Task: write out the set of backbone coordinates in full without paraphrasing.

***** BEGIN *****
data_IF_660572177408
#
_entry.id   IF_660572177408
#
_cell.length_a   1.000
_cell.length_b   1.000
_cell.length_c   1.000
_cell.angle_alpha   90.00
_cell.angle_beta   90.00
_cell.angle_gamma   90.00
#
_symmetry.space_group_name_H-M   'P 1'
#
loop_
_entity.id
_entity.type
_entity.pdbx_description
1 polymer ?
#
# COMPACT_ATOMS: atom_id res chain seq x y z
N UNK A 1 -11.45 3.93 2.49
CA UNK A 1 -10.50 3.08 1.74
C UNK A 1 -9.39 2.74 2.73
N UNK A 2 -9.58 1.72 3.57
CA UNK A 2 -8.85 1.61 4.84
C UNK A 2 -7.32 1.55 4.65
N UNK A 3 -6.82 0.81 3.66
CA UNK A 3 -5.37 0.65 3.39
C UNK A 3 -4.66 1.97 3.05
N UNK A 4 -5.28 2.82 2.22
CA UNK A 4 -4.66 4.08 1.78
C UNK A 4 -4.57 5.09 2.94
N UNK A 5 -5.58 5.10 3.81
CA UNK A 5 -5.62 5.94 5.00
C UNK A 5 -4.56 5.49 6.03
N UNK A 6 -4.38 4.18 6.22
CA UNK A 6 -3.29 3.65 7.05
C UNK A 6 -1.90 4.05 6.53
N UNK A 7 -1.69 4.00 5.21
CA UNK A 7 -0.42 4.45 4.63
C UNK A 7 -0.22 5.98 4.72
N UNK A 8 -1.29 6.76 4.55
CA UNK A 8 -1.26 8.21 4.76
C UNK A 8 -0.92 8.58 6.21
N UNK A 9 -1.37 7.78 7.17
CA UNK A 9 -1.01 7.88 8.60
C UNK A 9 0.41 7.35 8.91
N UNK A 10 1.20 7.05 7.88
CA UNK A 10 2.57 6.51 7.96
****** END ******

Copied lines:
data_IF_660572177408
#
_entry.id   IF_660572177408
#
_cell.length_a   1.000
_cell.length_b   1.000
_cell.length_c   1.000
_cell.angle_alpha   90.00
_cell.angle_beta   90.00
_cell.angle_gamma   90.00
#
_symmetry.space_group_name_H-M   'P 1'
#
loop_
_entity.id
_entity.type
_entity.pdbx_description
1 polymer ?
#
# COMPACT_ATOMS: atom_id res chain seq x y z
N UNK A 1 -11.45 3.93 2.49
CA UNK A 1 -10.50 3.08 1.74
C UNK A 1 -9.39 2.74 2.73
N UNK A 2 -9.58 1.72 3.57
CA UNK A 2 -8.85 1.61 4.84
C UNK A 2 -7.32 1.55 4.65
N UNK A 3 -6.82 0.81 3.66
CA UNK A 3 -5.37 0.65 3.39
C UNK A 3 -4.66 1.97 3.05
N UNK A 4 -5.28 2.82 2.22
CA UNK A 4 -4.66 4.08 1.78
C UNK A 4 -4.57 5.09 2.94
N UNK A 5 -5.58 5.10 3.81
CA UNK A 5 -5.62 5.94 5.00
C UNK A 5 -4.56 5.49 6.03
N UNK A 6 -4.38 4.18 6.22
CA UNK A 6 -3.29 3.65 7.05
C UNK A 6 -1.90 4.05 6.53
N UNK A 7 -1.69 4.00 5.21
CA UNK A 7 -0.42 4.45 4.63
C UNK A 7 -0.22 5.98 4.72
N UNK A 8 -1.29 6.76 4.55
CA UNK A 8 -1.26 8.21 4.76
C UNK A 8 -0.92 8.58 6.21
N UNK A 9 -1.37 7.78 7.17
CA UNK A 9 -1.01 7.88 8.60
C UNK A 9 0.41 7.35 8.91
N UNK A 10 1.20 7.05 7.88
CA UNK A 10 2.57 6.51 7.96